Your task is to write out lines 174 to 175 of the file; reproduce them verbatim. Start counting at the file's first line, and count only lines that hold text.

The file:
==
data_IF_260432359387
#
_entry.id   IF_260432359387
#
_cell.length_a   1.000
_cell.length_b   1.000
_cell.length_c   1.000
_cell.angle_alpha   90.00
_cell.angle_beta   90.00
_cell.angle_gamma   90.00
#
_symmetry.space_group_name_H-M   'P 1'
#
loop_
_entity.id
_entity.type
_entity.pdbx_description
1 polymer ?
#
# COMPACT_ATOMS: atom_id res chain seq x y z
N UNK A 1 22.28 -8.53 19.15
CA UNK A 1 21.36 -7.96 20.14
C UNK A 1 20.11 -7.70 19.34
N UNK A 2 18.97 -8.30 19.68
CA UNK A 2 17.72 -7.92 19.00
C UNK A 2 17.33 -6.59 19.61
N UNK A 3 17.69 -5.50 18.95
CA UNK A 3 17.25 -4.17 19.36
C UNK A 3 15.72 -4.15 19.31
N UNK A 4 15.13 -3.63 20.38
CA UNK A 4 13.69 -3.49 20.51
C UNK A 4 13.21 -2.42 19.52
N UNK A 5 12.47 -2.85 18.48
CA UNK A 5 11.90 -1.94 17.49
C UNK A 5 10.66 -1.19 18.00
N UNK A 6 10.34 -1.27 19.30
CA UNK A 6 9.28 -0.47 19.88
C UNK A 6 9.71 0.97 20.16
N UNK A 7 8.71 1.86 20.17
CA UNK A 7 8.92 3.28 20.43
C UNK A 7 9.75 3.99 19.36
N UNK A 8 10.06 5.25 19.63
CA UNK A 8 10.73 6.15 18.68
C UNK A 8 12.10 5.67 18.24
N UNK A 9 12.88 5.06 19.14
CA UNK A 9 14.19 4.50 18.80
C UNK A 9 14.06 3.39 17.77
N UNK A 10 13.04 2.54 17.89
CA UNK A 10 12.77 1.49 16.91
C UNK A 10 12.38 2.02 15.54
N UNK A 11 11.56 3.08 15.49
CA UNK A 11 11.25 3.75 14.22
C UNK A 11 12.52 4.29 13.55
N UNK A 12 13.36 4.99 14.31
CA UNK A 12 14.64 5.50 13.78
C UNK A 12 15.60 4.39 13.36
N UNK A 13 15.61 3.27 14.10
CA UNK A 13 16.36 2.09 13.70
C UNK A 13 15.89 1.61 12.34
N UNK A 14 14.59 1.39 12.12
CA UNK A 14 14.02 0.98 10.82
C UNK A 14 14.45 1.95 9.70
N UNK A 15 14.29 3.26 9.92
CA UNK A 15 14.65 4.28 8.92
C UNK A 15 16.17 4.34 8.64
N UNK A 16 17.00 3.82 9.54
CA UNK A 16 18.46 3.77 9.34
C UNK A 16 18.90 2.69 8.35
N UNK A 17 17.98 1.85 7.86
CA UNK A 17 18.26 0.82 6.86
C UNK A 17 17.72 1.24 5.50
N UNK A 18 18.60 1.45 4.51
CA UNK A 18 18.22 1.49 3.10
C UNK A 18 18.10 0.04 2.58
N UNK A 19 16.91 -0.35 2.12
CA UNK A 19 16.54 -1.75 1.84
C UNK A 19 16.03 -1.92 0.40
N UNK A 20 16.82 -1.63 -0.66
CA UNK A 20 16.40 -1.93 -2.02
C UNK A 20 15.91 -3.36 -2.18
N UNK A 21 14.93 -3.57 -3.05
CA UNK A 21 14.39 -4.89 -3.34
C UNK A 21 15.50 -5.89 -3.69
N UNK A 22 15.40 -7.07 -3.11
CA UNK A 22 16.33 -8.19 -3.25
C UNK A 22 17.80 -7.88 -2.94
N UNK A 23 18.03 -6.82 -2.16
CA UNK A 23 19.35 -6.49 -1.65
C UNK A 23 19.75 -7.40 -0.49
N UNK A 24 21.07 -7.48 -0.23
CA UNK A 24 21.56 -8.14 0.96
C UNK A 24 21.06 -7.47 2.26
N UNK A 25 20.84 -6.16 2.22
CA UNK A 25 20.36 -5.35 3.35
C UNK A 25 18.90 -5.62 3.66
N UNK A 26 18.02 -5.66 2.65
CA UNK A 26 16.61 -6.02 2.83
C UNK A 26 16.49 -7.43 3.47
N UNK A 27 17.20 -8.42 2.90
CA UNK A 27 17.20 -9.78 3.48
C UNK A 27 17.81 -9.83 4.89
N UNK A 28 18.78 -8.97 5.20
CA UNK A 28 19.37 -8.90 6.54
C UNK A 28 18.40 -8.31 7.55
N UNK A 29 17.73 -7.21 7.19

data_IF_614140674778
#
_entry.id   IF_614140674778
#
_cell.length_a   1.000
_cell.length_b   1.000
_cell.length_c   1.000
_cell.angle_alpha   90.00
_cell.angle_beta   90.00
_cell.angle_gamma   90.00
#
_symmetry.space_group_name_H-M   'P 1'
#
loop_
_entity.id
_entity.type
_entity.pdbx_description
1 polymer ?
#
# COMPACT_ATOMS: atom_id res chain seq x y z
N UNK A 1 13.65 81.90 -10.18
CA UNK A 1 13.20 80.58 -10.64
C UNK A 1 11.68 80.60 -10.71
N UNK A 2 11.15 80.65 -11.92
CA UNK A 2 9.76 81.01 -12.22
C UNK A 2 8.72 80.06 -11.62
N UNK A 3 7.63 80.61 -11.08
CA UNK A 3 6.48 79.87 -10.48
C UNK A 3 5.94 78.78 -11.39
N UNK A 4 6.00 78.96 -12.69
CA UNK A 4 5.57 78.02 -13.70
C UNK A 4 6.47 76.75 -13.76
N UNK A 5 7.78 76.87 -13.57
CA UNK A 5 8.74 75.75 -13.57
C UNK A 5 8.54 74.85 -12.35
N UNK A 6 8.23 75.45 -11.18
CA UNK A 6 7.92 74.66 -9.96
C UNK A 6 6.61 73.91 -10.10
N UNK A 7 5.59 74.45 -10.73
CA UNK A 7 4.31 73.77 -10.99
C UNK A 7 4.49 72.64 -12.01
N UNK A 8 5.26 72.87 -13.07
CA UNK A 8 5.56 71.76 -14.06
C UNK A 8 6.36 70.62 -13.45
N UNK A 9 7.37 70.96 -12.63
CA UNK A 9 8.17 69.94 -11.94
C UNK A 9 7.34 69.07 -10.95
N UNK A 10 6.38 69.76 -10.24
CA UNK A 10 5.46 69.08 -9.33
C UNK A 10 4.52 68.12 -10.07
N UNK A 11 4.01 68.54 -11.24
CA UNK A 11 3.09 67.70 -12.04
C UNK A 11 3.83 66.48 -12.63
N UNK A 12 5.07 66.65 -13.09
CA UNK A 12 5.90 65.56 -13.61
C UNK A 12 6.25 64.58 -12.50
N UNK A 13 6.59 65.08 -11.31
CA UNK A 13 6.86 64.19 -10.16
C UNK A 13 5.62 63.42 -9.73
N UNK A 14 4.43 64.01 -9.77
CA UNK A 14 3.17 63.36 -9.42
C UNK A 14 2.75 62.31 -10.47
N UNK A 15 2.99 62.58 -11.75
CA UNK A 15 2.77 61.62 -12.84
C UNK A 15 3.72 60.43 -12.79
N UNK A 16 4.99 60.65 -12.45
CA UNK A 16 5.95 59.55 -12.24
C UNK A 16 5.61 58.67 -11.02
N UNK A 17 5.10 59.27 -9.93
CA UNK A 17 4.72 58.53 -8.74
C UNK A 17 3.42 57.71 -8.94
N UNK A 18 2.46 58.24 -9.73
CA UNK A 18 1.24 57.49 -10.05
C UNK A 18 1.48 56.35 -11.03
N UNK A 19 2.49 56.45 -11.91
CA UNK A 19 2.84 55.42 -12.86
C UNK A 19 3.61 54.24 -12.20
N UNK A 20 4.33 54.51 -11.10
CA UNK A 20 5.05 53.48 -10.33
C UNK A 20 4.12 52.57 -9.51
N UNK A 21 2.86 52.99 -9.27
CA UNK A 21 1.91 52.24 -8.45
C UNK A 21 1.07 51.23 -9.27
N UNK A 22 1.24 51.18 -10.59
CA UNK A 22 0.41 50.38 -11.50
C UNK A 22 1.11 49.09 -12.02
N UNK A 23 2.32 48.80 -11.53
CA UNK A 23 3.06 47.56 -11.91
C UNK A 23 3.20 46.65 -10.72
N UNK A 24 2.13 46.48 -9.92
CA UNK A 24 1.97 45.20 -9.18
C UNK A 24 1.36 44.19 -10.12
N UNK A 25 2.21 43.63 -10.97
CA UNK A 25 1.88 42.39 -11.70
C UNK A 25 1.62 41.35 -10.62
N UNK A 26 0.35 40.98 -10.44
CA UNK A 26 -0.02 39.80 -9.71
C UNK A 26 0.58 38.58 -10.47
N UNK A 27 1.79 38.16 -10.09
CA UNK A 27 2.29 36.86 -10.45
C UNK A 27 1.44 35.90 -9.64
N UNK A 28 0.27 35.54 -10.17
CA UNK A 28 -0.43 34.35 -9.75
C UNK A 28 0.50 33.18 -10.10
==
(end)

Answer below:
N UNK A 17 5.10 59.27 -9.93
CA UNK A 17 4.72 58.53 -8.74